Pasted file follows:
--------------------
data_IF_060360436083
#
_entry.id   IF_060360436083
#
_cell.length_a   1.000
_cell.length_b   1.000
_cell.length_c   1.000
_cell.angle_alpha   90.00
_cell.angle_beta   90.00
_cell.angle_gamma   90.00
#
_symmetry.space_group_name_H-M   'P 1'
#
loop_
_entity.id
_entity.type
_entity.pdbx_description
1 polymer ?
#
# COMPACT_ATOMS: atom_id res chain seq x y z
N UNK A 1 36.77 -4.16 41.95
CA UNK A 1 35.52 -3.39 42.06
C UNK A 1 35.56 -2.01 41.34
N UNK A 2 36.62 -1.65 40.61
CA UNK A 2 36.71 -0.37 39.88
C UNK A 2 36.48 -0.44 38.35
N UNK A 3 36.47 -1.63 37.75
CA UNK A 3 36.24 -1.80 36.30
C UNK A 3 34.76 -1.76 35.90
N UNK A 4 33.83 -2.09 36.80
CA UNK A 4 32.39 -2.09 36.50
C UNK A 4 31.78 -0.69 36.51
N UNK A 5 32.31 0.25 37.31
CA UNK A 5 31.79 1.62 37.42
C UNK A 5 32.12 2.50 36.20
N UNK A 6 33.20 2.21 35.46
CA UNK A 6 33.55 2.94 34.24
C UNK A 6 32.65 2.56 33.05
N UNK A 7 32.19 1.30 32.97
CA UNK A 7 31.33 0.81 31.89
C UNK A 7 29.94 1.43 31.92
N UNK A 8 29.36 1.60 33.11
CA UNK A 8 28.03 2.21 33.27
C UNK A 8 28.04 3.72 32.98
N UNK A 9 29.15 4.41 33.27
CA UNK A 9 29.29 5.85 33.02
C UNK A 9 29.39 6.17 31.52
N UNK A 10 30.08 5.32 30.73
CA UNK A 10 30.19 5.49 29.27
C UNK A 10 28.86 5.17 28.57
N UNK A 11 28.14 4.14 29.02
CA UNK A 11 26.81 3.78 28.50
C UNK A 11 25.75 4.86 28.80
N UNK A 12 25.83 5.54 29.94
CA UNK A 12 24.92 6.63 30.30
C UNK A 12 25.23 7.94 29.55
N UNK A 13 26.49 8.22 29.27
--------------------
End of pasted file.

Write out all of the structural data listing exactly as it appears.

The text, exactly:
data_IF_060360436083
#
_entry.id   IF_060360436083
#
_cell.length_a   1.000
_cell.length_b   1.000
_cell.length_c   1.000
_cell.angle_alpha   90.00
_cell.angle_beta   90.00
_cell.angle_gamma   90.00
#
_symmetry.space_group_name_H-M   'P 1'
#
loop_
_entity.id
_entity.type
_entity.pdbx_description
1 polymer ?
#
# COMPACT_ATOMS: atom_id res chain seq x y z
N UNK A 1 36.77 -4.16 41.95
CA UNK A 1 35.52 -3.39 42.06
C UNK A 1 35.56 -2.01 41.34
N UNK A 2 36.62 -1.65 40.61
CA UNK A 2 36.71 -0.37 39.88
C UNK A 2 36.48 -0.44 38.35
N UNK A 3 36.47 -1.63 37.75
CA UNK A 3 36.24 -1.80 36.30
C UNK A 3 34.76 -1.76 35.90
N UNK A 4 33.83 -2.09 36.80
CA UNK A 4 32.39 -2.09 36.50
C UNK A 4 31.78 -0.69 36.51
N UNK A 5 32.31 0.25 37.31
CA UNK A 5 31.79 1.62 37.42
C UNK A 5 32.12 2.50 36.20
N UNK A 6 33.20 2.21 35.46
CA UNK A 6 33.55 2.94 34.24
C UNK A 6 32.65 2.56 33.05
N UNK A 7 32.19 1.30 32.97
CA UNK A 7 31.33 0.81 31.89
C UNK A 7 29.94 1.43 31.92
N UNK A 8 29.36 1.60 33.11
CA UNK A 8 28.03 2.21 33.27
C UNK A 8 28.04 3.72 32.98
N UNK A 9 29.15 4.41 33.27
CA UNK A 9 29.29 5.85 33.02
C UNK A 9 29.39 6.17 31.52
N UNK A 10 30.08 5.32 30.73
CA UNK A 10 30.19 5.49 29.27
C UNK A 10 28.86 5.17 28.57
N UNK A 11 28.14 4.14 29.02
CA UNK A 11 26.81 3.78 28.50
C UNK A 11 25.75 4.86 28.80
N UNK A 12 25.83 5.54 29.94
CA UNK A 12 24.92 6.63 30.30
C UNK A 12 25.23 7.94 29.55
N UNK A 13 26.49 8.22 29.27